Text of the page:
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Agronomy Journal Abstract - NITROGEN MANAGEMENT

Critical Nitrogen Curve and Nitrogen Nutrition Index for Corn in Eastern Canada


This article in AJ

  1. Vol. 100 No. 2, p. 271-276
    Received: Feb 9, 2007

    * Corresponding author(s): ziadin@agr.gc.ca
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  1. Noura Ziadi *a,
  2. Marianne Brassarda,
  3. Gilles Bélangera,
  4. Athyna N. Cambourisa,
  5. Nicolas Tremblayb,
  6. Michel C. Nolina,
  7. Annie Claessensa and
  8. Léon-Étienne Parentc
  1. a Agriculture and Agri-Food Canada (AAFC), Soils and Crops Research and Development Centre, 2560 Hochelaga Blvd., Quebec, QC, Canada G1V 2J3
    b AAFC, 430 Gouin Blvd., St-Jean-sur-Richelieu, QC, Canada J3B 3E6
    c Dep. of Soil and Agri-Food Engineering, Laval Univ., Sainte-Foy, QC, Canada G1V 0A6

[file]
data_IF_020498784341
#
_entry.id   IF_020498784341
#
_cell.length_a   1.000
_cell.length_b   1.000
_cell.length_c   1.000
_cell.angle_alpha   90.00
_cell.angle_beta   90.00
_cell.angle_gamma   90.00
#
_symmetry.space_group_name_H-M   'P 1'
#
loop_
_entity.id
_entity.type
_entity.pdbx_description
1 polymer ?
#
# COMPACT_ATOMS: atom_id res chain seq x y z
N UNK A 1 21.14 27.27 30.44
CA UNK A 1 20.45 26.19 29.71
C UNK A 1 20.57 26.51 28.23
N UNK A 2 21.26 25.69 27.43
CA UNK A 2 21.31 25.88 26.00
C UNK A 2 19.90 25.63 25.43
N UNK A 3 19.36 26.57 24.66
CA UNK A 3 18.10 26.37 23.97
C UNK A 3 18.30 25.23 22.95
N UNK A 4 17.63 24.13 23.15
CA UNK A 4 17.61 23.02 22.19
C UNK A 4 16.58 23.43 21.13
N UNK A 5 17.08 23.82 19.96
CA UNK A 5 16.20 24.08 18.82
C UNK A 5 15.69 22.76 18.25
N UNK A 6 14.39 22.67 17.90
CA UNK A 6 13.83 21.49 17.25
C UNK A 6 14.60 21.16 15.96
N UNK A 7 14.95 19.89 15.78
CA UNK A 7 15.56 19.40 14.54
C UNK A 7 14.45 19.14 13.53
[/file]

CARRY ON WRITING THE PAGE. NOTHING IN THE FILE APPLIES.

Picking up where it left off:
Plant-based diagnostic methods of N nutrition require the critical N concentration (Nc) to be defined, that is the minimum N concentration necessary to achieve maximum growth. A critical N curve (Nc = 34.0W −0.37 with W being shoot biomass in Mg DM ha−1), based on whole plant N concentration, was determined for corn (Zea mays L.) in France. Our objectives were to validate this critical N curve in eastern Canada and to assess its plausibility to estimate the level of N nutrition in corn. Shoot biomass and N concentration were determined weekly during the growing season at three sites for 2 yr (2004 and 2005); four to seven N treatments were used at each site. Data points were divided into two groups representing either nonlimiting or limiting N conditions according to significant differences in shoot biomass at each sampling date. All data points included in the limiting N group were under the critical N curve and most data points of the nonlimiting N group were on or above the critical N curve, hence confirming the validity of the critical N curve determined in France. The nitrogen nutrition index (NNI), calculated as the measured N concentration divided by the predicted Nc, ranged from 0.30 to 1.35. A significant relationship between relative grain yield (RY) and NNI (RY = −0.11 + 1.17 NNI if NNI < 0.93 and RY = 0.98 if NNI > 0.93; R 2 = 0.89) was determined. The critical N curve from France is valid in eastern Canada and the NNI calculated from that curve is a reliable indicator of the level of N stress during the growing season of corn.

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